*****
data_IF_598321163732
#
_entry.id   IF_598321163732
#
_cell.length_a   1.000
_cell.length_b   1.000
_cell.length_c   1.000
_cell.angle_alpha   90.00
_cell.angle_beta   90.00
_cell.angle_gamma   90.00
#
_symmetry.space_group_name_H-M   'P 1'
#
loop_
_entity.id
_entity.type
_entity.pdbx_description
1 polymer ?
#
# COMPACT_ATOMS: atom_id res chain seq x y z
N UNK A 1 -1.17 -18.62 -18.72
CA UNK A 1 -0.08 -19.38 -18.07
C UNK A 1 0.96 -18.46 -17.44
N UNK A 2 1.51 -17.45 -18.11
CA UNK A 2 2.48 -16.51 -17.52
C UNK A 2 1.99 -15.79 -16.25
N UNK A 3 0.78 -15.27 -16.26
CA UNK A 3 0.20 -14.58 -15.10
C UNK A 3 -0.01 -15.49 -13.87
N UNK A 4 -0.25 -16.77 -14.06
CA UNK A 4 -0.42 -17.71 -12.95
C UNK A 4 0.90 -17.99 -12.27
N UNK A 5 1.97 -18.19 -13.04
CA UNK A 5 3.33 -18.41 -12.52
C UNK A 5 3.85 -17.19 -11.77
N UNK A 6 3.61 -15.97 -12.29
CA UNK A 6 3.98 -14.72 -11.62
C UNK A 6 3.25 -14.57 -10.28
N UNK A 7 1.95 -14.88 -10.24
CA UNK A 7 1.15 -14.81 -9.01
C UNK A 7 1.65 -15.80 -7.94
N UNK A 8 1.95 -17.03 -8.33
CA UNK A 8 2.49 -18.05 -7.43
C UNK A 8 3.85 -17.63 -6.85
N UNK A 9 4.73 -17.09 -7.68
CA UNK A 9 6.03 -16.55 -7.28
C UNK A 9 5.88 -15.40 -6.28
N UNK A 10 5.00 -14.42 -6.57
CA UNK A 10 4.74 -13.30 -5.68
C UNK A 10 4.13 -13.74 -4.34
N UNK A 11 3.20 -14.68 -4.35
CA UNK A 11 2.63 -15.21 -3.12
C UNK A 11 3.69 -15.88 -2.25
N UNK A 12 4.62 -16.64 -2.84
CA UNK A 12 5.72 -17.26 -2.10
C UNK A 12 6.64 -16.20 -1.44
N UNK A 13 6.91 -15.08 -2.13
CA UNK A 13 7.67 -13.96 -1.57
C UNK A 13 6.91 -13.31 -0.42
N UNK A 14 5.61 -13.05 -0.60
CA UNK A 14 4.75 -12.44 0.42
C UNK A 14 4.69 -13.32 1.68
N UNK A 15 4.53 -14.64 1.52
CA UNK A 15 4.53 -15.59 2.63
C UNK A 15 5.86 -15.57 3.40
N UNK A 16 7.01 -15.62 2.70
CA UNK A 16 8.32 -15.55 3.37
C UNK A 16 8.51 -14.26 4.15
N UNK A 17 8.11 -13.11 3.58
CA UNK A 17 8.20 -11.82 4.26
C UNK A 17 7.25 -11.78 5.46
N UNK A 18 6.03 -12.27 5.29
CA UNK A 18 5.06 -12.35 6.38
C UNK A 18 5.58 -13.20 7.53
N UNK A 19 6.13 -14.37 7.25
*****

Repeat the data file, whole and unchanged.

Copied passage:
data_IF_598321163732
#
_entry.id   IF_598321163732
#
_cell.length_a   1.000
_cell.length_b   1.000
_cell.length_c   1.000
_cell.angle_alpha   90.00
_cell.angle_beta   90.00
_cell.angle_gamma   90.00
#
_symmetry.space_group_name_H-M   'P 1'
#
loop_
_entity.id
_entity.type
_entity.pdbx_description
1 polymer ?
#
# COMPACT_ATOMS: atom_id res chain seq x y z
N UNK A 1 -1.17 -18.62 -18.72
CA UNK A 1 -0.08 -19.38 -18.07
C UNK A 1 0.96 -18.46 -17.44
N UNK A 2 1.51 -17.45 -18.11
CA UNK A 2 2.48 -16.51 -17.52
C UNK A 2 1.99 -15.79 -16.25
N UNK A 3 0.78 -15.27 -16.26
CA UNK A 3 0.20 -14.58 -15.10
C UNK A 3 -0.01 -15.49 -13.87
N UNK A 4 -0.25 -16.77 -14.06
CA UNK A 4 -0.42 -17.71 -12.95
C UNK A 4 0.90 -17.99 -12.27
N UNK A 5 1.97 -18.19 -13.04
CA UNK A 5 3.33 -18.41 -12.52
C UNK A 5 3.85 -17.19 -11.77
N UNK A 6 3.61 -15.97 -12.29
CA UNK A 6 3.98 -14.72 -11.62
C UNK A 6 3.25 -14.57 -10.28
N UNK A 7 1.95 -14.88 -10.24
CA UNK A 7 1.15 -14.81 -9.01
C UNK A 7 1.65 -15.80 -7.94
N UNK A 8 1.95 -17.03 -8.33
CA UNK A 8 2.49 -18.05 -7.43
C UNK A 8 3.85 -17.63 -6.85
N UNK A 9 4.73 -17.09 -7.68
CA UNK A 9 6.03 -16.55 -7.28
C UNK A 9 5.88 -15.40 -6.28
N UNK A 10 5.00 -14.42 -6.57
CA UNK A 10 4.74 -13.30 -5.68
C UNK A 10 4.13 -13.74 -4.34
N UNK A 11 3.20 -14.68 -4.35
CA UNK A 11 2.63 -15.21 -3.12
C UNK A 11 3.69 -15.88 -2.25
N UNK A 12 4.62 -16.64 -2.84
CA UNK A 12 5.72 -17.26 -2.10
C UNK A 12 6.64 -16.20 -1.44
N UNK A 13 6.91 -15.08 -2.13
CA UNK A 13 7.67 -13.96 -1.57
C UNK A 13 6.91 -13.31 -0.42
N UNK A 14 5.61 -13.05 -0.60
CA UNK A 14 4.75 -12.44 0.42
C UNK A 14 4.69 -13.32 1.68
N UNK A 15 4.53 -14.64 1.52
CA UNK A 15 4.53 -15.59 2.63
C UNK A 15 5.86 -15.57 3.40
N UNK A 16 7.01 -15.62 2.70
CA UNK A 16 8.32 -15.55 3.37
C UNK A 16 8.51 -14.26 4.15
N UNK A 17 8.11 -13.11 3.58
CA UNK A 17 8.20 -11.82 4.26
C UNK A 17 7.25 -11.78 5.46
N UNK A 18 6.03 -12.27 5.29
CA UNK A 18 5.06 -12.35 6.38
C UNK A 18 5.58 -13.20 7.53
N UNK A 19 6.13 -14.37 7.25